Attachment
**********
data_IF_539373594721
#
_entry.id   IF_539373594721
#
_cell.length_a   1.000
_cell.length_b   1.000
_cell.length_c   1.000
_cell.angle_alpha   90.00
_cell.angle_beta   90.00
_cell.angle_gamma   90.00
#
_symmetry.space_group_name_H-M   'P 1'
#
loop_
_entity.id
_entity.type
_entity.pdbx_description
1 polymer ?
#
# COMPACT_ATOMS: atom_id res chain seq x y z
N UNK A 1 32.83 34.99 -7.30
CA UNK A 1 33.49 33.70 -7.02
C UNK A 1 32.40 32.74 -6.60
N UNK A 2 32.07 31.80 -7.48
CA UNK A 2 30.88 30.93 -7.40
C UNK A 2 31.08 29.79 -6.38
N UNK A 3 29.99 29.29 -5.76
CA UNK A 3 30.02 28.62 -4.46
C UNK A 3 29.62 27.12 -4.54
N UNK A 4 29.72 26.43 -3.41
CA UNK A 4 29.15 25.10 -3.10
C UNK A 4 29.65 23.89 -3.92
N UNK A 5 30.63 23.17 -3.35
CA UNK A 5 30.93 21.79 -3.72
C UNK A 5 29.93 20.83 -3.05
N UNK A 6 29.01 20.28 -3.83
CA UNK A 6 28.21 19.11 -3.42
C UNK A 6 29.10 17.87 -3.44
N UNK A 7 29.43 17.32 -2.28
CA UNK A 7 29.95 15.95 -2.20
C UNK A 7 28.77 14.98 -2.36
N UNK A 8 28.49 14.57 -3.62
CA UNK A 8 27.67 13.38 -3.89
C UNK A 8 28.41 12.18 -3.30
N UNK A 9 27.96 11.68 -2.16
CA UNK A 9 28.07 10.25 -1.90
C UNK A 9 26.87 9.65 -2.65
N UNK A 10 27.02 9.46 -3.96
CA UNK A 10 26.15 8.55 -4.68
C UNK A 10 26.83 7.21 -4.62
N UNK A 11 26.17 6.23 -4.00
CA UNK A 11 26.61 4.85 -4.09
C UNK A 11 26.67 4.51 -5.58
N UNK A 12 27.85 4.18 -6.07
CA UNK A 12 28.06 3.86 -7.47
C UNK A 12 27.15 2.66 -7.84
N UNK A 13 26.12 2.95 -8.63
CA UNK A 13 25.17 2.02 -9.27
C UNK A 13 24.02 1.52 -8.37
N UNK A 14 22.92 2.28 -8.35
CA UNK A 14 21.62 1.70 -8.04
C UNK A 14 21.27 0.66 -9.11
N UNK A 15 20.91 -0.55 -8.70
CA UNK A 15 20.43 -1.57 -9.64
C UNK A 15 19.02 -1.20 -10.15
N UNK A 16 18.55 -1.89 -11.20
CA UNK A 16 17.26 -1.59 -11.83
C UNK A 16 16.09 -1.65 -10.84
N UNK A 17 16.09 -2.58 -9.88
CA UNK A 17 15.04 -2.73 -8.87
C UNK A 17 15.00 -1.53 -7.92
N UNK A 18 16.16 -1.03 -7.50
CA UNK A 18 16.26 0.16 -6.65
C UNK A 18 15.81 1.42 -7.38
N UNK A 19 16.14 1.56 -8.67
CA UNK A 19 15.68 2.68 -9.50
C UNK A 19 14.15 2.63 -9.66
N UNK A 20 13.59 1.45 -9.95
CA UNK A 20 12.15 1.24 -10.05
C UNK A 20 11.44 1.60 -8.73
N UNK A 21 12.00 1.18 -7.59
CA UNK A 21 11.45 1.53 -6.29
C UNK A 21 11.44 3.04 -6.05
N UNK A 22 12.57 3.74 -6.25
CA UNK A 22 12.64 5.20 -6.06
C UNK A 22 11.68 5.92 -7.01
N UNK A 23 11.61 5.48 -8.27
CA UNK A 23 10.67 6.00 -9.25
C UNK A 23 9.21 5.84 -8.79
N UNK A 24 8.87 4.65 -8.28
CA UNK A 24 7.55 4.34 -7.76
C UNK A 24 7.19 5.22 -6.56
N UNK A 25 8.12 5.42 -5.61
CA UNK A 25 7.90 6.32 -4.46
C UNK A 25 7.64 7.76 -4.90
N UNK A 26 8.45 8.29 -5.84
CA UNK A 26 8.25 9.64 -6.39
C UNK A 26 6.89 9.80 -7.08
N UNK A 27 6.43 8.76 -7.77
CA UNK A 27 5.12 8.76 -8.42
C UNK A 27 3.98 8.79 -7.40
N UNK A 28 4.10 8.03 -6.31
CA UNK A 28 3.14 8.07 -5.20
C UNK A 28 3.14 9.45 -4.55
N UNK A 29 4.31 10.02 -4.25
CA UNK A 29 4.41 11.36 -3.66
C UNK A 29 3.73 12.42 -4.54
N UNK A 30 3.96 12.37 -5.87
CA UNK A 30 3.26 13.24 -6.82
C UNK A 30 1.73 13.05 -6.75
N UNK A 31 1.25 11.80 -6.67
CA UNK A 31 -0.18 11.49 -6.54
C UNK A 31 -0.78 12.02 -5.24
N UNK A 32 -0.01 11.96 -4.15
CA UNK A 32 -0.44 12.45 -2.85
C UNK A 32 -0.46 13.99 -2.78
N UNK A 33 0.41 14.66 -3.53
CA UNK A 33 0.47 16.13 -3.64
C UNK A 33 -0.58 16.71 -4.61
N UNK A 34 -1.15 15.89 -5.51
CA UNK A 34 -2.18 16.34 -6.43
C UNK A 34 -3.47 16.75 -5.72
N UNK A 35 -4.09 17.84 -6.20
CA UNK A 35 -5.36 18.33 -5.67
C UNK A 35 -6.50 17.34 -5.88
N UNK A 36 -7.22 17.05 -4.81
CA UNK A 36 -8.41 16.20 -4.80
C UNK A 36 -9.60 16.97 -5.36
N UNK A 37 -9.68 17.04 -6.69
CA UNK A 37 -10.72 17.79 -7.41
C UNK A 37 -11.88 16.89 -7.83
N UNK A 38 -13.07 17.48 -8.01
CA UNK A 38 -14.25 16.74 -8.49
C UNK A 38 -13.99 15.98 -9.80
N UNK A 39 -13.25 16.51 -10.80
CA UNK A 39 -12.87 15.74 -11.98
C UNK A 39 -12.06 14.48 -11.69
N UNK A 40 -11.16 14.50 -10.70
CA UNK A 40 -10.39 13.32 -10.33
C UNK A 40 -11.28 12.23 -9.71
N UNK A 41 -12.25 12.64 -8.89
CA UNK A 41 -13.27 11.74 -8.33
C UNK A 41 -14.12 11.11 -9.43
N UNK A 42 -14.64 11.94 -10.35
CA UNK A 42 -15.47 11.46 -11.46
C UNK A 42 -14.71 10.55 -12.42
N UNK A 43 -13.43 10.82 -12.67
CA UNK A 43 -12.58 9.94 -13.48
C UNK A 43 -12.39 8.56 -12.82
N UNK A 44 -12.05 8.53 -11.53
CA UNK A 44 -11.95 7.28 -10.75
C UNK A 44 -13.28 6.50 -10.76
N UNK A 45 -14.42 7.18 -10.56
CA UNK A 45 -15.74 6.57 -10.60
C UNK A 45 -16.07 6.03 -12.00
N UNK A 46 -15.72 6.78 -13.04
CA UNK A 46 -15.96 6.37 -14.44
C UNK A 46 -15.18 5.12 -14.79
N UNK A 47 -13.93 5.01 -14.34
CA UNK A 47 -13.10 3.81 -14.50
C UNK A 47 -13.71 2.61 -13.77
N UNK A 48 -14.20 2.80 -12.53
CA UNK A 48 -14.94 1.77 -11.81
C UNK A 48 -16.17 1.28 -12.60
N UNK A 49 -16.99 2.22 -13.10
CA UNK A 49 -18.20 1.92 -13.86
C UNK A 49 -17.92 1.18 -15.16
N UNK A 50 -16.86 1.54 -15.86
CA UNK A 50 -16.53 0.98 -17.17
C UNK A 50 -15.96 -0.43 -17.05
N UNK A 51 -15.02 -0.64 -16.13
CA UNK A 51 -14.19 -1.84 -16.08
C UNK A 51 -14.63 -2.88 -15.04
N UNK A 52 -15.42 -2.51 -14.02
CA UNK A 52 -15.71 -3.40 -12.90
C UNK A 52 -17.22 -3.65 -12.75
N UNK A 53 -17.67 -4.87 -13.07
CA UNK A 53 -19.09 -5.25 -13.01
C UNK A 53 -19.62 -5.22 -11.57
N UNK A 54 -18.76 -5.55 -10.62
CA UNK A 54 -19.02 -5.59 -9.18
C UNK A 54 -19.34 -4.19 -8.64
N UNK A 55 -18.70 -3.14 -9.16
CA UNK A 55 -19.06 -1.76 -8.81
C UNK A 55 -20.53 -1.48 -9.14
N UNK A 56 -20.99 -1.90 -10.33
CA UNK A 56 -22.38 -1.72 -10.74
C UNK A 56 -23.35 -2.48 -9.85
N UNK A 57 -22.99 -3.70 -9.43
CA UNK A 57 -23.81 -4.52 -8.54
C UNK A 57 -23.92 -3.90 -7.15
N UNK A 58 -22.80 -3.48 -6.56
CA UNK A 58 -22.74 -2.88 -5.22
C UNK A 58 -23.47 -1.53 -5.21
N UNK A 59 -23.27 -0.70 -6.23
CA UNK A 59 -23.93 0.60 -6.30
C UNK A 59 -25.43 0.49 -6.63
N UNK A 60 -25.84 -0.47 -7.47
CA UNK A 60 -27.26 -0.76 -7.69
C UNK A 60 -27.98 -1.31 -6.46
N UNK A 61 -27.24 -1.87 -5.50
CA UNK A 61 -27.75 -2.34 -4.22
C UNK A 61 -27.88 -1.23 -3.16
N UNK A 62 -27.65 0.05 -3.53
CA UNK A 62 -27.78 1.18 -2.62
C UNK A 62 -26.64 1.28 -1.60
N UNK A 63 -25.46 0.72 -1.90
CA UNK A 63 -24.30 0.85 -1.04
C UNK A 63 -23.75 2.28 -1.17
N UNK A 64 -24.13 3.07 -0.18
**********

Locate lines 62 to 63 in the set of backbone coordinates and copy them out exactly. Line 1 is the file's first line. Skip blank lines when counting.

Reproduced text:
C UNK A 14 21.27 0.66 -9.11
N UNK A 15 20.91 -0.55 -8.70